Home / Politics / Policy /  Government pins hopes on rag pickers to manage solid waste

New Delhi: The urban development ministry on Thursday released a draft manual on municipal solid waste management.

The manual prescribes a decentralized system of waste management which involves rag pickers and waste collectors in an organized way. It stresses on recycling waste, and describes technologies such as composting, waste-to-energy, and refuse-derived fuel in detail.

It also includes extended producer’s responsibility, where makers of electronic goods are responsible for the entire lifecycle of the product and are to tie up with e-waste recyclers to ensure safe disposal.

Drafted by an expert committee, the manual is intended to guide the highest implementation body as well as those who implement these rules on the ground.

Urban India generates 109,589 tonnes of waste per day, according to a 2012 World Bank report.

For comparison, urban United States generates 624,700 tonnes per day, the highest in the world, and urban China generates 520,548 tonnes a day, and is the second largest garbage producer.

Urban waste generation in India is projected to more than triple to 376,639 tonnes per day by 2025, as urban population is expected to rise to 538 million by then.

The draft says informal sector workers will be organized into legally recognized, membership-based associations which will be officially recognized as viable partner organisations for solid waste management service delivery.

Under this system, ragpickers will be upgraded to waste collectors—instead of sorting through rubbish on the streets, they will collect the waste from the source (homes and offices).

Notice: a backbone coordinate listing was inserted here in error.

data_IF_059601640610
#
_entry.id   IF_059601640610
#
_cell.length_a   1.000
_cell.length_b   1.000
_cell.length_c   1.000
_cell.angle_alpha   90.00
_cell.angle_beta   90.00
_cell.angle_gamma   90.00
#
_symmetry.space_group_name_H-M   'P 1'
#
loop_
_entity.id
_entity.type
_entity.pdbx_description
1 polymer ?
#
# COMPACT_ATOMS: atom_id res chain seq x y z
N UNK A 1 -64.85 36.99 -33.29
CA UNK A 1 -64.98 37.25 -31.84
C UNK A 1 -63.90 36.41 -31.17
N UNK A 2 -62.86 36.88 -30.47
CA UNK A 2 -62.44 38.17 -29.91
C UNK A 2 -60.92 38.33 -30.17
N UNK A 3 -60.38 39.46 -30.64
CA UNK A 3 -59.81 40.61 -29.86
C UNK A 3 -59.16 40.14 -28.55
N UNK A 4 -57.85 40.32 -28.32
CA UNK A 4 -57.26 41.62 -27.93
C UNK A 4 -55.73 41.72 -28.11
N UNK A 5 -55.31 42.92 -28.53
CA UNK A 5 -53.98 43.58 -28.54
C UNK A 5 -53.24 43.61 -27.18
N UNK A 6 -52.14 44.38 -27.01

The draft also talks about incentives to motivate private organizations and non-government organizations to involve these associations, and government schemes to provide health and social security benefits to these associations.

Urban development secretary Shankar Aggarwal said that a change in mindset is needed to address the problem of solid waste management. “The focus should be on reducing generation of solid waste and focusing on appropriate technology-based segregation, transport, recycling, reuse and disposal of solid waste with appropriate revenue-based models," he said.

The environment ministry had notified a manual on solid waste management in 2000, which were then issued as a directive to urban local bodies, but nothing much came of it. “We all know that nothing much could happen with those rules," said Neeraj Mandloi, joint secretary at the urban development ministry.

“The new manual has a seven step approach for cities to prepare a municipal solid waste management plan based on this manual," Mandloi said, adding that the manual also addresses the issue of waste minimisation, in addition to management.

To ensure compliance, the ministry has said that it will assess projects from states, union territories and urban local bodies.

Bharati Chaturvedi, director at Chintan, a non-profit organisation working on environmental issues, particularly waste management, said the manual looks better than the last one.

“I have not gone through it in detail but the inclusion of extended producer’s responsibility and informal sector are encouraging," Chaturvedi said.

The German organization GIZ (Gesellschaft fuer Internationale Zusammenarbeit) has also assisted in the preparation of this manual.

Mandloi said that anyone who wants to send suggestions and comments on the draft to the ministry can do so by 31 July and the ministry will come out with a final version of the manual next month.

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